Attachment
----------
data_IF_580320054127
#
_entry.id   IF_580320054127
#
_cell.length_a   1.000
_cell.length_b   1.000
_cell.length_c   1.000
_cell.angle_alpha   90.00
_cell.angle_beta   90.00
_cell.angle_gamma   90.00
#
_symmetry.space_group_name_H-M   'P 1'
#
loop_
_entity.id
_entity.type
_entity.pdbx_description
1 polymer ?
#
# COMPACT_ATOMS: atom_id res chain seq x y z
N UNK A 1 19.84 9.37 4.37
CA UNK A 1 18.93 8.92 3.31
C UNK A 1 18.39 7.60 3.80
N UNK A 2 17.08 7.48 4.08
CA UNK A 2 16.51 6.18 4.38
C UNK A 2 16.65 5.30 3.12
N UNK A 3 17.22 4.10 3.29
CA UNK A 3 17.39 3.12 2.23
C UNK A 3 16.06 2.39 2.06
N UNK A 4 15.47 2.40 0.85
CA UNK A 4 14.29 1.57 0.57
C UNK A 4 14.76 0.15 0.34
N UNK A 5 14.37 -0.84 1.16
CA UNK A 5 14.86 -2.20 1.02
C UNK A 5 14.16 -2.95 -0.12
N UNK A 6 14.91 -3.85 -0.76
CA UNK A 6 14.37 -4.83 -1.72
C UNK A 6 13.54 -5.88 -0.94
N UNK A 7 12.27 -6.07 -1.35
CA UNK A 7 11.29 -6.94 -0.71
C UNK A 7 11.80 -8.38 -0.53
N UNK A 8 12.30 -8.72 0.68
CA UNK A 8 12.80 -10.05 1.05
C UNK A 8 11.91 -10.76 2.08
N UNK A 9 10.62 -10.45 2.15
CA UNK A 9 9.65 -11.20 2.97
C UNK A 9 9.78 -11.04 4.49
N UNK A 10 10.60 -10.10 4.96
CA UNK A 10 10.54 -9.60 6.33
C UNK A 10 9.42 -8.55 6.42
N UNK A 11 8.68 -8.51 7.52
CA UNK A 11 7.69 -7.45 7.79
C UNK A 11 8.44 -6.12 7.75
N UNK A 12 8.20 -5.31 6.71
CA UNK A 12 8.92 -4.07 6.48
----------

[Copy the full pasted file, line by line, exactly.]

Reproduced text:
data_IF_580320054127
#
_entry.id   IF_580320054127
#
_cell.length_a   1.000
_cell.length_b   1.000
_cell.length_c   1.000
_cell.angle_alpha   90.00
_cell.angle_beta   90.00
_cell.angle_gamma   90.00
#
_symmetry.space_group_name_H-M   'P 1'
#
loop_
_entity.id
_entity.type
_entity.pdbx_description
1 polymer ?
#
# COMPACT_ATOMS: atom_id res chain seq x y z
N UNK A 1 19.84 9.37 4.37
CA UNK A 1 18.93 8.92 3.31
C UNK A 1 18.39 7.60 3.80
N UNK A 2 17.08 7.48 4.08
CA UNK A 2 16.51 6.18 4.38
C UNK A 2 16.65 5.30 3.12
N UNK A 3 17.22 4.10 3.29
CA UNK A 3 17.39 3.12 2.23
C UNK A 3 16.06 2.39 2.06
N UNK A 4 15.47 2.40 0.85
CA UNK A 4 14.29 1.57 0.57
C UNK A 4 14.76 0.15 0.34
N UNK A 5 14.37 -0.84 1.16
CA UNK A 5 14.86 -2.20 1.02
C UNK A 5 14.16 -2.95 -0.12
N UNK A 6 14.91 -3.85 -0.76
CA UNK A 6 14.37 -4.83 -1.72
C UNK A 6 13.54 -5.88 -0.94
N UNK A 7 12.27 -6.07 -1.35
CA UNK A 7 11.29 -6.94 -0.71
C UNK A 7 11.80 -8.38 -0.53
N UNK A 8 12.30 -8.72 0.68
CA UNK A 8 12.80 -10.05 1.05
C UNK A 8 11.91 -10.76 2.08
N UNK A 9 10.62 -10.45 2.15
CA UNK A 9 9.65 -11.20 2.97
C UNK A 9 9.78 -11.04 4.49
N UNK A 10 10.60 -10.10 4.96
CA UNK A 10 10.54 -9.60 6.33
C UNK A 10 9.42 -8.55 6.42
N UNK A 11 8.68 -8.51 7.52
CA UNK A 11 7.69 -7.45 7.79
C UNK A 11 8.44 -6.12 7.75
N UNK A 12 8.20 -5.31 6.71
CA UNK A 12 8.92 -4.07 6.48